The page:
Preparing a witness for a deposition is like teaching them a new language. They need to study the vocabulary and how to construct sentences, rules of grammar and eventually be able to speak fluently in that new tongue. Your clients are learning a new language when you prep them for a deposition. If you’ve taught them how to precisely and properly respond to all types of questions typically asked by opposing council. They’re ready. Pat yourself on the back.
Wait … not so fast.
Witness prep goes beyond becoming more competent, in my view; it needs to become instinctive. I believe in taking witnesses to a level I like to call “unconscious competency.”
Witness prep is similar to learning how to drive a car. When you were a kid and got into that car for the first time, you actually know that you don’t know how to drive. What I call – Consciously Incompetent! You lacked focus, constantly thought about checking your rearview mirror, and more than likely, kept your hands in the right position. That’s the learning process for clients – at the first stage.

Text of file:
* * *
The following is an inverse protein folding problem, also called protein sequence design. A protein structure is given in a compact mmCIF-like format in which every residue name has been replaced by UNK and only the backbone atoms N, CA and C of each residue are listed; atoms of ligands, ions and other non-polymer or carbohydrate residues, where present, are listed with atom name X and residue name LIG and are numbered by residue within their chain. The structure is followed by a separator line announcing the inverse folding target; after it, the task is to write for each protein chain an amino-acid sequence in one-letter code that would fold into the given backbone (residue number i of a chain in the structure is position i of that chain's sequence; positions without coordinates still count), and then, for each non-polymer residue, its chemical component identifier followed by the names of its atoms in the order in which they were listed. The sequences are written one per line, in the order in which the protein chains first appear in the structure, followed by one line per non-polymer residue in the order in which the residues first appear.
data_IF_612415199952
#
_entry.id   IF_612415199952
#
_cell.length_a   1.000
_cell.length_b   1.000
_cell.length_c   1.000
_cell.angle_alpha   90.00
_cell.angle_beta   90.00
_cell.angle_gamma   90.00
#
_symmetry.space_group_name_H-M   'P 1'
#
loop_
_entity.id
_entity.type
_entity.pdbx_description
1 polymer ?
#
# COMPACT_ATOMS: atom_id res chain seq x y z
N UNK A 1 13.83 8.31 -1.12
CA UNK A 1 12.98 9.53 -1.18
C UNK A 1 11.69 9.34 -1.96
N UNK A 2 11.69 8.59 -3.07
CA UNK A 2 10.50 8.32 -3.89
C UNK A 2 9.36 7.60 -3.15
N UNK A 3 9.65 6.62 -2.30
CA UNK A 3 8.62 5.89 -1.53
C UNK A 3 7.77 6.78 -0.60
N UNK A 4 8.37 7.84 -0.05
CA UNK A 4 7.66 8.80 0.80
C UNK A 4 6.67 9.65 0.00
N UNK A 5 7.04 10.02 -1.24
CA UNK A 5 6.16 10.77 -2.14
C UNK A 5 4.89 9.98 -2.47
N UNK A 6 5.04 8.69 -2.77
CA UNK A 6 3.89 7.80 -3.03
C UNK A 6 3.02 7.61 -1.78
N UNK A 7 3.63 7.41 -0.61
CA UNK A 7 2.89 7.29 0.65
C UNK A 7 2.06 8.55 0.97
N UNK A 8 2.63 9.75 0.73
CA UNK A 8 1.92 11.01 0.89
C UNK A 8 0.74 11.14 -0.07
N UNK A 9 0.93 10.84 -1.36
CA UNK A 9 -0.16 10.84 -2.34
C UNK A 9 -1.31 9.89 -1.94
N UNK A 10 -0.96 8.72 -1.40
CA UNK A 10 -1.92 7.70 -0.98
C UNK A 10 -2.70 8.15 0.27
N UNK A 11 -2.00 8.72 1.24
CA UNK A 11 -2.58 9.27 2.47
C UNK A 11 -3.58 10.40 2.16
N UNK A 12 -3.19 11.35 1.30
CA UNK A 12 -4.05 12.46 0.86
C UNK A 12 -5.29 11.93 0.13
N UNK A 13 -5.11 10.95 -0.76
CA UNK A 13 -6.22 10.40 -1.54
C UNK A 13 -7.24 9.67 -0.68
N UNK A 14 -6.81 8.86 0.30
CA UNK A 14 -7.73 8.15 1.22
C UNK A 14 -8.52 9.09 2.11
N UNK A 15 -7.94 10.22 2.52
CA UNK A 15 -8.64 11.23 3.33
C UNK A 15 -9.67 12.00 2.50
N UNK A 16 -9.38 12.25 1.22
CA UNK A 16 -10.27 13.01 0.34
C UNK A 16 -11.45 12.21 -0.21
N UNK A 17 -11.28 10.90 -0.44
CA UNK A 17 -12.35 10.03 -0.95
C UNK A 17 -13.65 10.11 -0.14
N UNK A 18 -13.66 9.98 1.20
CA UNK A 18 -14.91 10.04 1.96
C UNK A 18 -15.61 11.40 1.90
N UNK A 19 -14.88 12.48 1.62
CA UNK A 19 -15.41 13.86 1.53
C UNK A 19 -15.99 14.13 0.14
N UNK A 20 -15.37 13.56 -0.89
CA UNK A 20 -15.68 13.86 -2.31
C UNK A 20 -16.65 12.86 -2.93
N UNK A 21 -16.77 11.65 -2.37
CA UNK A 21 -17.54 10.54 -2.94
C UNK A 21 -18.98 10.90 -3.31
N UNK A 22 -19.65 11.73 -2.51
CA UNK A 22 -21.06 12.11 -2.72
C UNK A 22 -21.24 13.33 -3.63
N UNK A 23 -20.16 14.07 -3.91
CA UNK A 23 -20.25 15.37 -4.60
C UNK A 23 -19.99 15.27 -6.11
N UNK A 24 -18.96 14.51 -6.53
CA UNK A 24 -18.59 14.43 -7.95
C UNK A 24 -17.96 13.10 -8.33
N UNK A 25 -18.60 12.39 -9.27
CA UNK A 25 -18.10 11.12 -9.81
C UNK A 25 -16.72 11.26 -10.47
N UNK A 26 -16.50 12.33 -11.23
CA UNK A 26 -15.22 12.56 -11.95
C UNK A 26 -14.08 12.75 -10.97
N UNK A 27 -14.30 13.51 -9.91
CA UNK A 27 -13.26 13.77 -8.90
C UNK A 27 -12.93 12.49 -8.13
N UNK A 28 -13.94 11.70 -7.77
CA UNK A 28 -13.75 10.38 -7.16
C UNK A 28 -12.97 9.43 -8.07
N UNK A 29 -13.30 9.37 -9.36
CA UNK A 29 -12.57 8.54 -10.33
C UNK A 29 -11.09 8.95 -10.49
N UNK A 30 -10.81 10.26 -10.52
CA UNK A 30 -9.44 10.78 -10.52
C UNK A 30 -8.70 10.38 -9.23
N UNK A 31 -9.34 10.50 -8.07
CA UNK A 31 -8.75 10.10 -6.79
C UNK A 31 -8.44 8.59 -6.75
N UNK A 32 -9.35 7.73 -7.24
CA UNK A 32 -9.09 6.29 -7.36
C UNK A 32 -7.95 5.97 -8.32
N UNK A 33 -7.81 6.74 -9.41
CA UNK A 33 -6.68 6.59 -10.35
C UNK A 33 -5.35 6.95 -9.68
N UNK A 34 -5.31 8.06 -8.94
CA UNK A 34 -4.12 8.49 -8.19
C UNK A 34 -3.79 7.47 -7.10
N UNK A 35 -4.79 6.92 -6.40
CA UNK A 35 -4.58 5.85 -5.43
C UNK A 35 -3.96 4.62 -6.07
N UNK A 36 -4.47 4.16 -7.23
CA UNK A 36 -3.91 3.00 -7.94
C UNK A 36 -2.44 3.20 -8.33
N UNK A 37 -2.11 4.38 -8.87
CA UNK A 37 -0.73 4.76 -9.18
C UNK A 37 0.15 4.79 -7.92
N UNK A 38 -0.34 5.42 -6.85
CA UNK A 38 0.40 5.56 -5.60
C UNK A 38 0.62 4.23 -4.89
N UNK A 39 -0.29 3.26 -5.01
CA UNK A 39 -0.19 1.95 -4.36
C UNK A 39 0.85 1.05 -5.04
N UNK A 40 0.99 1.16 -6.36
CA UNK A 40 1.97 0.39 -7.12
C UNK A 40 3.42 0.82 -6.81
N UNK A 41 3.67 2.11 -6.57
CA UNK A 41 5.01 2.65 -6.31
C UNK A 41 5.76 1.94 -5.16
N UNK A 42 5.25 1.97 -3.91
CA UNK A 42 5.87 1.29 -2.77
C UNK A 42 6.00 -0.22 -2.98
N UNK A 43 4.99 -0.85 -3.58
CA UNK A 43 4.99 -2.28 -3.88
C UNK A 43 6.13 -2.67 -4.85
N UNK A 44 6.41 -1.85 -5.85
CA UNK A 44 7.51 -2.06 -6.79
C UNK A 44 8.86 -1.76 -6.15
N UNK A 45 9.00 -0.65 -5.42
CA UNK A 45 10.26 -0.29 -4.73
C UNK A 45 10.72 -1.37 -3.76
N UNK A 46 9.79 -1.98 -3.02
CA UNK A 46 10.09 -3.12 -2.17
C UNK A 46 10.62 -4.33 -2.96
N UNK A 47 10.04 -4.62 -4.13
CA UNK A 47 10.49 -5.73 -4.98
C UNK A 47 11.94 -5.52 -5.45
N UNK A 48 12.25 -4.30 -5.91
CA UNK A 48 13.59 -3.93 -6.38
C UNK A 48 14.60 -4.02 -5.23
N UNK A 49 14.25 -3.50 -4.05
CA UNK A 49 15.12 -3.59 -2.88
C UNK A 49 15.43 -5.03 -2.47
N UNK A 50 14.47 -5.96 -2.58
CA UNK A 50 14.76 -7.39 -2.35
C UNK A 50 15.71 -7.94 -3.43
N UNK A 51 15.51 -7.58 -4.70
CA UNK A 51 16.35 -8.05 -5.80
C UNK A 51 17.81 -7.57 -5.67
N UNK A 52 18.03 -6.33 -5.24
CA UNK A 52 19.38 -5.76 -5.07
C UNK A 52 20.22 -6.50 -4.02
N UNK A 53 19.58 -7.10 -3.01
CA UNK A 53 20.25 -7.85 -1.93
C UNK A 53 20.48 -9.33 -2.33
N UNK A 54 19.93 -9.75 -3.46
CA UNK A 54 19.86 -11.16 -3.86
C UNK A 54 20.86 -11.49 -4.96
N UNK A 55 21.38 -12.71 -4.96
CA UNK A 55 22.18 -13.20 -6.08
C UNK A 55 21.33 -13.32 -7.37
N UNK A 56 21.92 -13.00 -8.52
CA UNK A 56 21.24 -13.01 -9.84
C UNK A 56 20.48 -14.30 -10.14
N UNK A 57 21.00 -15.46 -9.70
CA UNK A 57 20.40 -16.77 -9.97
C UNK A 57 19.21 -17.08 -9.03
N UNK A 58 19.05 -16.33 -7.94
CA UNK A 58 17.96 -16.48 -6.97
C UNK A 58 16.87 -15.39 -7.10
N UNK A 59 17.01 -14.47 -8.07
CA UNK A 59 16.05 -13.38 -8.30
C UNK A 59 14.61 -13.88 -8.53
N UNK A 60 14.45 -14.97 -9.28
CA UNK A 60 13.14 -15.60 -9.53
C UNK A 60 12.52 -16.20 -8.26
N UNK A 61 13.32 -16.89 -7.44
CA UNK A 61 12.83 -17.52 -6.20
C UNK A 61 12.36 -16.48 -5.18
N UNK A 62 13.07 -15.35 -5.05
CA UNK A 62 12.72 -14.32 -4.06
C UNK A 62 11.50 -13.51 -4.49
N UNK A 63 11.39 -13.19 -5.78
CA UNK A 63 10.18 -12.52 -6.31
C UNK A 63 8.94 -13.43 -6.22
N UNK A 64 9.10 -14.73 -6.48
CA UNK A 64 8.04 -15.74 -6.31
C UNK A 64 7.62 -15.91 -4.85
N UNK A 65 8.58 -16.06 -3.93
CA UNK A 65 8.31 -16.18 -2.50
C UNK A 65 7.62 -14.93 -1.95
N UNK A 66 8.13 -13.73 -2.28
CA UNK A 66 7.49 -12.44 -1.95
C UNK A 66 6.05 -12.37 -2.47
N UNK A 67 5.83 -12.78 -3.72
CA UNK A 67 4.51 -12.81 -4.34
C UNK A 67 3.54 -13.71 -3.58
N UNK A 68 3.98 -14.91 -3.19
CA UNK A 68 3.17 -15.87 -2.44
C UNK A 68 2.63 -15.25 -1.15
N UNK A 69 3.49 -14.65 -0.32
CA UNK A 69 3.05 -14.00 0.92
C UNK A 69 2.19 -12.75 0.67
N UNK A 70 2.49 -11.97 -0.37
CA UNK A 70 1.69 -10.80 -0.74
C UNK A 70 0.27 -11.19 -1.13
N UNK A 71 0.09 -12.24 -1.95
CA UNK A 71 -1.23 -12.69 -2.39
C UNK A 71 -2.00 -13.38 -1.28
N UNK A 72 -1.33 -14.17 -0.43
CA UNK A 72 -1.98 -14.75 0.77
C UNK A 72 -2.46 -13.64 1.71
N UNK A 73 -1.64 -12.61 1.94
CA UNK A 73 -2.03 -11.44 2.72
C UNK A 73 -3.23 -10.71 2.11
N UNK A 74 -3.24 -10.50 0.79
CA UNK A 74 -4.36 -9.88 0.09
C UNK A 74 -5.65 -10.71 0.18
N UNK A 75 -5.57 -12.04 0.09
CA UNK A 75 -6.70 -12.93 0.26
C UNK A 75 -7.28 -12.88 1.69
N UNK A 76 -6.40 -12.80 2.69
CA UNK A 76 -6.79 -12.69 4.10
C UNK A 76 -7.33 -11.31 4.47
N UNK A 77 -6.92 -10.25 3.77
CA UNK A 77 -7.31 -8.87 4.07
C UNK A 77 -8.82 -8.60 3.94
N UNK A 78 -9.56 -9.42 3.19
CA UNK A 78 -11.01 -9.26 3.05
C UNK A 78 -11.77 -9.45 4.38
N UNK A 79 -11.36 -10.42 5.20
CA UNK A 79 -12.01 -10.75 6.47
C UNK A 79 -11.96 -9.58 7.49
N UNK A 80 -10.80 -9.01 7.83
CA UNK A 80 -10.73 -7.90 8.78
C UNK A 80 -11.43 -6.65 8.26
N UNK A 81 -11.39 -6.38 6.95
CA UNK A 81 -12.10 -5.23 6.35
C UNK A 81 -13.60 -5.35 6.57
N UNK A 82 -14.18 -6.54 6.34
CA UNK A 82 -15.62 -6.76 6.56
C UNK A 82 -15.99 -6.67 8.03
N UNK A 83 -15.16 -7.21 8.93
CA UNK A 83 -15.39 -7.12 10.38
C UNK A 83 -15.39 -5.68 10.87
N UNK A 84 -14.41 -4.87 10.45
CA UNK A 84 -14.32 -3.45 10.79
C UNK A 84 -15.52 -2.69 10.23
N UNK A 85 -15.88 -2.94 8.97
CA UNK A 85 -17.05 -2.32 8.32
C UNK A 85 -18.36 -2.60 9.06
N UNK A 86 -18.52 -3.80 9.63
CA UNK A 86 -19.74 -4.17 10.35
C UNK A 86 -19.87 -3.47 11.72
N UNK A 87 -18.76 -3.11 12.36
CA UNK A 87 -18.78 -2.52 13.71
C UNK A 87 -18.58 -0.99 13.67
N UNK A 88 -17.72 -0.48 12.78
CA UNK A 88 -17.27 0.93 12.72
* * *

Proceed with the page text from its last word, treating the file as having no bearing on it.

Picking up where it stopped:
At some point in the prep process, your client begins to know what to do. I call this the second stage, consciously competent. They’re still having to think it through, but it’s flowing a bit better. At this stage, your client is still thinking too much. We want to get them to the third stage — driving on instinct and intuition. This is the stage I call, “unconsciously competent.”
When you’re driving a car from a place of unconscious competency, you just get in and drive. You don’t think about all those laws, rules, and techniques you used to think about when you were a 16-year-old driver on a learner’s permit. You instinctively know how to do it. This is where we take your client.
Unconscious competency is where your client must be to be successful. Their muscle memory kicks, they execute, they stay poised and make it look as easy as a Sunday drive through the park